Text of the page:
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Colts vs. Cardinals review: From Palmer to Floyd and the usual suspects on defense tear it up according to PFF

Looking at how Pro Football Focus graded the Cardinals in their win over the Colts.

Christian Petersen

Their impressive 40-11 victory was their fourth straight since dropping consecutive games to division rivals back in October, yet despite being one of three NFL teams without a loss since Week 8, there is still room for improvement on both sides of the ball for the Arizona Cardinals.

Yards and points are still being left on the field on offense, and on defense, early drives have led to too many points before they settle down.

That being said, the Indianapolis Colts were thoroughly demolished on Sunday, being outgained 410 to 239. Quarterback Andrew Luck didn't have a chance to complete anything downfield, as he was on the move more often than not and looking for check-down receivers.

Week 12 was Arizona's best performance of the 2013 season, and here's how graded the action.


WR Michael Floyd (+4.8)

Second-year receiver Michael Floyd was a monster for the second straight week against the Colts. His seven receptions for 104 yards (14.9 YPC) both led the team.

Though he was kept out of the end zone, he helped set up both early touchdowns to Larry Fitzgerald with big receptions to keep drives alive.

"Michael Floyd is going to impact the rest of this season -- and whether or not the Cardinals get into the postseason -- by his play and his production," said Ron Wolfley this week on Cardinals Underground. "You tell me Michael Floyd produces, and I'll tell you Larry Fitzgerald is going to continue to catch touchdown passes."

That is so true. You've all heard of a running back being a "Touchdown Vulture." That is Fitzgerald as long as Floyd does the dirty work and Fitz gets the red-zone touchdowns.

But as long as it's working and the Cardinals are winning, who cares how it gets done?

QB Carson Palmer (+1.9)

It's clear that Carson Palmer is more comfortable in head coach Bruce Arians' offense now than he was early in the season. The offense is playing better and, as a result, Palmer was awarded the NFC's Offensive Player of the Week award for his performance against the Colts.

Palmer completed 26 of 37 (70.3%) passes for 314 yards, two touchdowns and no interceptions for a 114.0 passer rating. According to, he is the first quarterback in Cardinals history with at least 300 passing yards, a 70 percent completion rate and a 110.0 rating in back-to-back games.

Not bad for an over-the-hill former No. 1 overall pick with more interceptions than everyone but Eli Manning and Geno Smith.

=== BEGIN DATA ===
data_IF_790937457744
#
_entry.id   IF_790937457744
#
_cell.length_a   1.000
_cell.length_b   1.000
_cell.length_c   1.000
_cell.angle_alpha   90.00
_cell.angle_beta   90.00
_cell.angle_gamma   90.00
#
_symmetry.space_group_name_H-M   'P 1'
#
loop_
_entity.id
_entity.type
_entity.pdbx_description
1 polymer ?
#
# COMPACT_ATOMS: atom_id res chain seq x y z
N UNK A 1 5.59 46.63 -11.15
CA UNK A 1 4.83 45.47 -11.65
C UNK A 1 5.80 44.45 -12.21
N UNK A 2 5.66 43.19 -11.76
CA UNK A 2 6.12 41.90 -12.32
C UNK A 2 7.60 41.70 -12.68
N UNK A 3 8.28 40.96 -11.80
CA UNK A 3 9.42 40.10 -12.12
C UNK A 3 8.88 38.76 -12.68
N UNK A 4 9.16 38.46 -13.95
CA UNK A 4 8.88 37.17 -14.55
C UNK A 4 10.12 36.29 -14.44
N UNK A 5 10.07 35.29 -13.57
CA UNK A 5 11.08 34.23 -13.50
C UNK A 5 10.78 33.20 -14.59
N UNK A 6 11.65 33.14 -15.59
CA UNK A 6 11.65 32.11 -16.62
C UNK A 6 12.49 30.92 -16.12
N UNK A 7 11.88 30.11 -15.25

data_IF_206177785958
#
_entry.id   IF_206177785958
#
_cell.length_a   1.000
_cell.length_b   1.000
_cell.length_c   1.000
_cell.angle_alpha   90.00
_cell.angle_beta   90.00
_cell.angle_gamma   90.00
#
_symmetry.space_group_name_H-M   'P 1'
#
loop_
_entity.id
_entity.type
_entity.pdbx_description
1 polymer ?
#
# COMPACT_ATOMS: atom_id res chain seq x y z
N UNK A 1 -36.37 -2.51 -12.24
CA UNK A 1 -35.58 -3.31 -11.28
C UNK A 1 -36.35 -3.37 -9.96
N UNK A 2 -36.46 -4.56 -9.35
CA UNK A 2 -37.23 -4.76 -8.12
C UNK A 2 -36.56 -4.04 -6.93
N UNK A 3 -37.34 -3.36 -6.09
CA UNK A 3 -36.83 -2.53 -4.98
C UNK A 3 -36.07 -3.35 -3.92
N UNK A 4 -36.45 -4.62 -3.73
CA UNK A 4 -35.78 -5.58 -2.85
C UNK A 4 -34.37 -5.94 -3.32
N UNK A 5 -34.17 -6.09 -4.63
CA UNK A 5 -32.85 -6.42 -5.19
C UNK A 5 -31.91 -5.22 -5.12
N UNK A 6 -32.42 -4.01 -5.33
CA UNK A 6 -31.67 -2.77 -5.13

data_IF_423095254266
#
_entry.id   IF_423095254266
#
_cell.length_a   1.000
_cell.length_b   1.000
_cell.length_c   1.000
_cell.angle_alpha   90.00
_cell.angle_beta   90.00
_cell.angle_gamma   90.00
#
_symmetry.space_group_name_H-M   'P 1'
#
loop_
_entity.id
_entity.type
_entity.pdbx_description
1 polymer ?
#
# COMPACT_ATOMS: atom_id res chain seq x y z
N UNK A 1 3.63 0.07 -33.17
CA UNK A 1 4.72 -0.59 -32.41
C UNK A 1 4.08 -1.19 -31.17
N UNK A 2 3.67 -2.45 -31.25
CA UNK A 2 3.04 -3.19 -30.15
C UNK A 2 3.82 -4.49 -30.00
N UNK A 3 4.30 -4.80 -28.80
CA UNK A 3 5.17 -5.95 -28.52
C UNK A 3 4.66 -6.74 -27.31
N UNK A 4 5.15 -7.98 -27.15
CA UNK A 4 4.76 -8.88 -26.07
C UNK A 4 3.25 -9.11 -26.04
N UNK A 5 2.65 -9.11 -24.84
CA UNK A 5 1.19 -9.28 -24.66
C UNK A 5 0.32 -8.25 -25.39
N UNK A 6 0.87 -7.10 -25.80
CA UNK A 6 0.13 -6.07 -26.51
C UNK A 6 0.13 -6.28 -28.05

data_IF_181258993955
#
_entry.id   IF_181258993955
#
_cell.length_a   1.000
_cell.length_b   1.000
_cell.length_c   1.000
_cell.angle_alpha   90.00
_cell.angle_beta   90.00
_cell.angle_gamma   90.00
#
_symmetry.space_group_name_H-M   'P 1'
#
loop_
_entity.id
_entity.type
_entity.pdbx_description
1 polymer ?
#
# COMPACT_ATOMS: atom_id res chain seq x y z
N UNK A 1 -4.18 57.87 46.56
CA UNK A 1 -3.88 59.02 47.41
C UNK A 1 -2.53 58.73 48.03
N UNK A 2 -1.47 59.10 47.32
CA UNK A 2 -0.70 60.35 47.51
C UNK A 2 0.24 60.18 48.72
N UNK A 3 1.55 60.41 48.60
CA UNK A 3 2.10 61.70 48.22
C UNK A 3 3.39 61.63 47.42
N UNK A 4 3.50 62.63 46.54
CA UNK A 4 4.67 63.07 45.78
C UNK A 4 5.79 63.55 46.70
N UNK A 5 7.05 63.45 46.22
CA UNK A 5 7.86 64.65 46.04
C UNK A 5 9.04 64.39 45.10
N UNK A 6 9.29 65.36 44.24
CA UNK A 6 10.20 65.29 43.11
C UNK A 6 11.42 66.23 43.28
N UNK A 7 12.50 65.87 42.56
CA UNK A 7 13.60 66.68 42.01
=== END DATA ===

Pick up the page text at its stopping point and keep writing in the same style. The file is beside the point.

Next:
LG Daryn Colledge (-1.9)

Daryn Colledge allowed his first sack of the season against the Colts and was generally bullied throughout the game. He was driven back into Palmer on multiple drop-backs and allowed five pressures in all -- tied for his most of the season.

He allowed nearly 36 percent of the pressures Palmer faced on Sunday (5-of-14) and earned the lowest pass-blocking grade on the team (-1.3). It's not the end of the world, as Colledge has been among the best guards in the league this season. But it isn't good.


DE Calais Campbell (+4.2)

Continuing his Pro-Bowl-worthy season, Calais Campbell notched another seven quarterback pressures against Indy. He is three pressures away from setting a career high, and there are still five games to play in the regular season.

His pressure percentage is way up this season as well. Coming into 2013, Campbell had generated a pressure on 8.14 percent of pass-rushing snaps (171-of-2,101). After Sunday, he is getting a pressure on 10.15 percent of pass-rushing snaps (46-of-453).

The former Miami Hurricanes star nearly notched 2.5 sacks of Luck if not for the quarterback's ability to wiggle out of trouble. Campbell had him wrapped up twice before fellow defensive end Darnell Dockett helped him bring down the big signal-caller.

CB Patrick Peterson (+2.8)

His mission against Indy was to take away receiver T.Y. Hilton, and that's exactly what Patrick Peterson did. Hilton had five receptions for 38 yards (7.6 YPC) on Sunday, but when Peterson had him in coverage, he managed just one reception on five targets for a measly five yards.

Peterson shutting down the opposition's top receiver allows the defense to hone in on the other areas that can hurt them. In Sunday's case, that was Indy's run game. Running back Trent Richardson was held to his fourth-lowest yards-per-carry average, at just 2.14 YPC. Donald Brown, who had averaged 5.87 YPC leading up to the game, carried twice for one yard.

Peterson now finds himself ranked in the top 10 among other cornerbacks at PFF with a +9.3 overall grade. The Cardinals need him to be at his best the remainder of the season, because their season may hinge on whether he keeps DeSean Jackson, Michael Crabtree and the other teams' top receivers at bay.

OLB Matt Shaughnessy (-1.8)

Matt Shaughnessy was the Cardinals top-rated defender against the run on Sunday, at +1.4. But his inability to get pressure on Luck hurt his overall grade. He didn't play poorly otherwise. He was actually quite good. But a -2.4 pass-rushing grade looks bad no matter how you look at it.

Shaughnessy is the ranked fifth against the run among 3-4 outside linebackers this season, and he's been a big part of limiting running backs all season.

His ability to stay home when he's the backside linebacker on a run play has been a massive reason he's so highly rated. The defensive line often closes off the back's run lane, forcing him to cut it back, where Shaughnessy is waiting to either make the tackle or divert him into another linebacker.

These guys play really well together, obviously.